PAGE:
Novel coronavirus SARS CoV2, which causes COVID-19. Meanwhile, new COVID mutations called variants have spread across the U.S., including the newer Omicron subvariants. Microphotography by National Institute on Allergy and Infectious Diseases.
As Gov. Ron DeSantis touted the effectiveness of COVID-19 vaccines during a Wednesday news conference, fewer than half of Floridians have been fully vaccinated — problematic because cases are rising, spurred by more contagious variants.
The governor was in St. Petersburg discussing red tide issues, but veered off topic when a reporter asked about the status of the COVID pandemic.
“Here’s what I think is the most important thing with the data: if you are vaccinated, fully vaccinated, the chance of you getting seriously ill or dying from COVID is effectively zero…and so, these vaccines are saving lives. They are reducing mortality.”
The governor also said that most people being admitted to hospitals are not fully vaccinated.
According to data from the Centers of Disease Control and Prevention (CDC), not even half of Floridians are fully vaccinated against COVID-19. The data show that 47.9 percent of Florida’s population are fully vaccinated, slightly lower than the nationwide average of 48.8 percent.
Not counting U.S. territories, 20 states and the District of Columbia are at 50 percent or higher for vaccinations in their states, according to the CDC.
Of concern is that more than half of Floridians are at risk of contracting COVID and could potentially suffer severe illness because they are unvaccinated.
Meanwhile, a more transmissible variant of COVID, referred to as the Delta variant, threatens the situation further.
In Florida, the more transmissible Delta variant accounts for 36.1 percent of new COVID cases, according to CDC data. In the past, the United Kingdom variant had been the most prevalent in Florida, but now that’s changed.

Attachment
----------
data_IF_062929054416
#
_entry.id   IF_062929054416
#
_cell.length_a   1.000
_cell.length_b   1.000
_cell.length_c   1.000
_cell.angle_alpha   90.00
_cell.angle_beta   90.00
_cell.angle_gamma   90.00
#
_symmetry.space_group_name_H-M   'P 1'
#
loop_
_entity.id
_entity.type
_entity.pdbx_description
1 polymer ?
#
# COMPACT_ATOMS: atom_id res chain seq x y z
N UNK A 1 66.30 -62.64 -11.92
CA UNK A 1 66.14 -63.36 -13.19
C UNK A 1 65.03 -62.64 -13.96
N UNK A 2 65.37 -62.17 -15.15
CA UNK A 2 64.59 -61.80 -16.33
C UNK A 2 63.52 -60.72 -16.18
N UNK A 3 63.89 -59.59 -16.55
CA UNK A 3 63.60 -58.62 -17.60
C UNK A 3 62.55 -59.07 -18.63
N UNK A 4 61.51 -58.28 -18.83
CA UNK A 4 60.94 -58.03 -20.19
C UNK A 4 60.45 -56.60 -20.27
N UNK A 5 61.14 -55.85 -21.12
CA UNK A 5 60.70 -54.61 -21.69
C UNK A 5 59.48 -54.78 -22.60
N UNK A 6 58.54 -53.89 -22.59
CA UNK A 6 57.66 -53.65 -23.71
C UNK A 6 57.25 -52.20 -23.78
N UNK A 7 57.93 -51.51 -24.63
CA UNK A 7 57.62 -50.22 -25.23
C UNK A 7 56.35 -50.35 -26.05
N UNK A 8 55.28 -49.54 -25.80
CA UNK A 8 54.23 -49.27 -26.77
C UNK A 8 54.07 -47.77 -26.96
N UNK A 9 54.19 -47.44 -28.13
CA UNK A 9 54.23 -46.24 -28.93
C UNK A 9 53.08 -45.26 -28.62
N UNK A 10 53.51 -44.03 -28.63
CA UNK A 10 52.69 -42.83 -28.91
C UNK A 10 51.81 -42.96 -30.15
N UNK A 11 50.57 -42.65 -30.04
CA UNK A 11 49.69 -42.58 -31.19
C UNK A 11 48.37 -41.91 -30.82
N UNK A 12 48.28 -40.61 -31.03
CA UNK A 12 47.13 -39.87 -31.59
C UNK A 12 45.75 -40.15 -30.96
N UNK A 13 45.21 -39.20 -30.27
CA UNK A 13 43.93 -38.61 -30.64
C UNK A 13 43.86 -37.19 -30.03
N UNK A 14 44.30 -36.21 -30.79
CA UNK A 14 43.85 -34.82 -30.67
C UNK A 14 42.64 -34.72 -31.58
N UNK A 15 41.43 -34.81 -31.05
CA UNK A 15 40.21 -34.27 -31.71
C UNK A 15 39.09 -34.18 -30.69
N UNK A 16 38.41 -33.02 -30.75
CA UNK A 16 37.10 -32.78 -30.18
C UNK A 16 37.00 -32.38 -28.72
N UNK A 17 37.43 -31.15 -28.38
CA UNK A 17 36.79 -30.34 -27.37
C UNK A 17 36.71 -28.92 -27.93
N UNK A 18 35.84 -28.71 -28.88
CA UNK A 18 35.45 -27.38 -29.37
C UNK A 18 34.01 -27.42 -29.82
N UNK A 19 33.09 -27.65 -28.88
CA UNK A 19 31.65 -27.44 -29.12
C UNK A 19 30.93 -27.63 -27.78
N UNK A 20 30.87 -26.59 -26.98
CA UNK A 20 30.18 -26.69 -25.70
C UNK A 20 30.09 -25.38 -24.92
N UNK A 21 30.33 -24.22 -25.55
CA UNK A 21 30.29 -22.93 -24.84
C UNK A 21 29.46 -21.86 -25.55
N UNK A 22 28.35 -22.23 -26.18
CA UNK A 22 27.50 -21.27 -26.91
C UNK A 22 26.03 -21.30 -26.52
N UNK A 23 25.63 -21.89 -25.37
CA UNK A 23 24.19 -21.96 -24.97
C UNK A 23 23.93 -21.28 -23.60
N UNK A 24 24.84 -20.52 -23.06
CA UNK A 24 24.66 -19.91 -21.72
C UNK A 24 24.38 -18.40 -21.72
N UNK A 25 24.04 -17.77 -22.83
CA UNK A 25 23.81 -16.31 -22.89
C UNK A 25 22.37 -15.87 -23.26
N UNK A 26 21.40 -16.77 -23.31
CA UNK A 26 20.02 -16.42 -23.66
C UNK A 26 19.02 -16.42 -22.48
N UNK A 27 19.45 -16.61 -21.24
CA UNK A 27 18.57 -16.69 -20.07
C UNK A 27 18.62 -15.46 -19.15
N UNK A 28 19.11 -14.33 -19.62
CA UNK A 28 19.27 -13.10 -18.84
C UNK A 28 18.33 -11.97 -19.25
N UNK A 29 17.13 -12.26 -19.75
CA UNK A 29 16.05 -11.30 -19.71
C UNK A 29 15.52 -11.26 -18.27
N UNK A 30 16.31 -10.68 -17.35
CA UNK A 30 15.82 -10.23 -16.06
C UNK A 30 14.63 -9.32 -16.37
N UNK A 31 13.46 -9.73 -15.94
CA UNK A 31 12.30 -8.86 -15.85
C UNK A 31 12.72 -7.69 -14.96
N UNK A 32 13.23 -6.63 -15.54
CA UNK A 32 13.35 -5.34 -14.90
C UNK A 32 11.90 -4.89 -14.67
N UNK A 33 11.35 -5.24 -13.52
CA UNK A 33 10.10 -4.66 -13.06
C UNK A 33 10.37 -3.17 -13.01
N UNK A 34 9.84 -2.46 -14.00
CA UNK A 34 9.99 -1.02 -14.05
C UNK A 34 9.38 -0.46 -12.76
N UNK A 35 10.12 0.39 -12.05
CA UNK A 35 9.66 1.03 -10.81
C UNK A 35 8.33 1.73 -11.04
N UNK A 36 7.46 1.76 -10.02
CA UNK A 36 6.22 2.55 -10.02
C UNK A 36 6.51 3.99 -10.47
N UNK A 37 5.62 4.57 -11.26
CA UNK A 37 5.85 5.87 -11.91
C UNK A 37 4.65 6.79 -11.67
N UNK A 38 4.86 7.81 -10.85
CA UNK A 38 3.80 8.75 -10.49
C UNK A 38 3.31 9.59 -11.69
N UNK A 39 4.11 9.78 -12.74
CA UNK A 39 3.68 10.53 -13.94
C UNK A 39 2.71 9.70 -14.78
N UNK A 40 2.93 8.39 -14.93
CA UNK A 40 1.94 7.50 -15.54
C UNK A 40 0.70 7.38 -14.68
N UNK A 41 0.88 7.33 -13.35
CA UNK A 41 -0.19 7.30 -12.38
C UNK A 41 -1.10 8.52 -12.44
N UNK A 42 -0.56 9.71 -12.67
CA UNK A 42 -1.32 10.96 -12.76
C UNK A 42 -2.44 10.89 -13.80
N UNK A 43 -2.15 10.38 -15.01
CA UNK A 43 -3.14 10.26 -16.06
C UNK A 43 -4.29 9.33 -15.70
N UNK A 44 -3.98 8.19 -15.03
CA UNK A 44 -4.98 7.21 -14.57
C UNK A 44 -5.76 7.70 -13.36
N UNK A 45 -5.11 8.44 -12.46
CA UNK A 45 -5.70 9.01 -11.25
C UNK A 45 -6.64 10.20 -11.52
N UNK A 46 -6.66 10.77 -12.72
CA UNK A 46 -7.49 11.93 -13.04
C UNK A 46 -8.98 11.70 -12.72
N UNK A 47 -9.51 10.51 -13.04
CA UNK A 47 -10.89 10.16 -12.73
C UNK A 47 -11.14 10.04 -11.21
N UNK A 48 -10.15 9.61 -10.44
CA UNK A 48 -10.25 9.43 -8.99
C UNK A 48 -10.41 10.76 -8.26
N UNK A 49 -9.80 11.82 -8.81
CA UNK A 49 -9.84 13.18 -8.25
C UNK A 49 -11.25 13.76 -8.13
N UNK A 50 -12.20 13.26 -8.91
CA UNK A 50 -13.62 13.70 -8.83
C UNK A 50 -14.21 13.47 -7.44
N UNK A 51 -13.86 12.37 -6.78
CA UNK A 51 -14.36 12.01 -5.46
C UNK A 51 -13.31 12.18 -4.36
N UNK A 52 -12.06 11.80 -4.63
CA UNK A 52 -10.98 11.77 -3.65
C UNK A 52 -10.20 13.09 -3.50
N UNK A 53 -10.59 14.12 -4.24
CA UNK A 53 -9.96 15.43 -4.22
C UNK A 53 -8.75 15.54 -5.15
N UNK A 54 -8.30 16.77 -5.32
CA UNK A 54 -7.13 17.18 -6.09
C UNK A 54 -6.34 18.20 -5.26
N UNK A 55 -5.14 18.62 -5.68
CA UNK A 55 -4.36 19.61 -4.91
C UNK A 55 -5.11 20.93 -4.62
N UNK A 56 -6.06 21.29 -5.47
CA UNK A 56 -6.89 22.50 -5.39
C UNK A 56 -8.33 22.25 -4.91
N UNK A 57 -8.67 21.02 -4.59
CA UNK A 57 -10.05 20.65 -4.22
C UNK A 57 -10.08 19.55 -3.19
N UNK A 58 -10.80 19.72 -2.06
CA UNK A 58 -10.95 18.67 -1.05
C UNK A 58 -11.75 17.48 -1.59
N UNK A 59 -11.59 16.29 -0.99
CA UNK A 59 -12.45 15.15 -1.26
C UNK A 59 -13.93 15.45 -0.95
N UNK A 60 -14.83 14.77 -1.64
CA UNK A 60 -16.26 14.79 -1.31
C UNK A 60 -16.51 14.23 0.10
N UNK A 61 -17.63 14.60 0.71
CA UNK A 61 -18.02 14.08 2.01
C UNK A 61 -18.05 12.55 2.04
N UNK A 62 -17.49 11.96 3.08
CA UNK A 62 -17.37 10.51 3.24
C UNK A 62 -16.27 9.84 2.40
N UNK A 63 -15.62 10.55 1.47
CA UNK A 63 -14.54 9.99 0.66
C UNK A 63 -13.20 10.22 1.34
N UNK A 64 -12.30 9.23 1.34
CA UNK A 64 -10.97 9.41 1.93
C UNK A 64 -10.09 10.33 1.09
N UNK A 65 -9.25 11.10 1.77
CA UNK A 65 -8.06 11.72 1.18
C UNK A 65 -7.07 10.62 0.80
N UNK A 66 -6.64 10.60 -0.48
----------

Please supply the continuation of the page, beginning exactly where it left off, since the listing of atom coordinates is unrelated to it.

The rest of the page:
Nationwide, the Delta variant now accounts for 83.2 percent of new COVID cases, according to the CDC.
DeSantis reiterated his belief that the rise in cases are due to a seasonal surge. And he did not mention the impact of the Delta variant in Florida, though COVID cases are rising.
As of July 20, Florida cases have spiked to 8,988, according to daily cases from CDC data. That’s higher than the last five days, all which were in the 8000s. In early July, the figures were in the 2000s.
“I said this a couple months ago — I told people to get vaccinated because we have a summer season here, just like last year,” DeSantis said at the Wednesday press conference. “It started a little later this year. So, you’re going to have more prevalence for the rest of July, probably into August. And then it goes back and goes in different waves. If you’re vaccinated, those waves are not going to impact you in any significant way. And I think that’s the important message for people.”
DeSantis spoke of initiatives taken back in December to prioritize senior citizens and the elderly, saying that 85 percent of the senior population was vaccinated for COVID, and that younger people were less interested in getting a COVID vaccine. (CDC data show 79.5 percent of residents 65 and older were fully vaccinated.)
“I don’t think most of them think COVID is a hoax or anything,” he said. “I think that they understand, some of them are very young and healthy, and they’re making the calculations that they’ll likely be able to handle it, and I understand that too.”
He continued: “But as you’re trying to reach some of these folks, I think it’s important to be honest with them about the risks of COVID. If they are in a less risky category, you should just be honest with them about that, and not try to scare people into taking it, which a lot of these authorities have done. They see that, and I think that they’re very keen on that.”
Phoenix editor Diane Rado contributed to this report.
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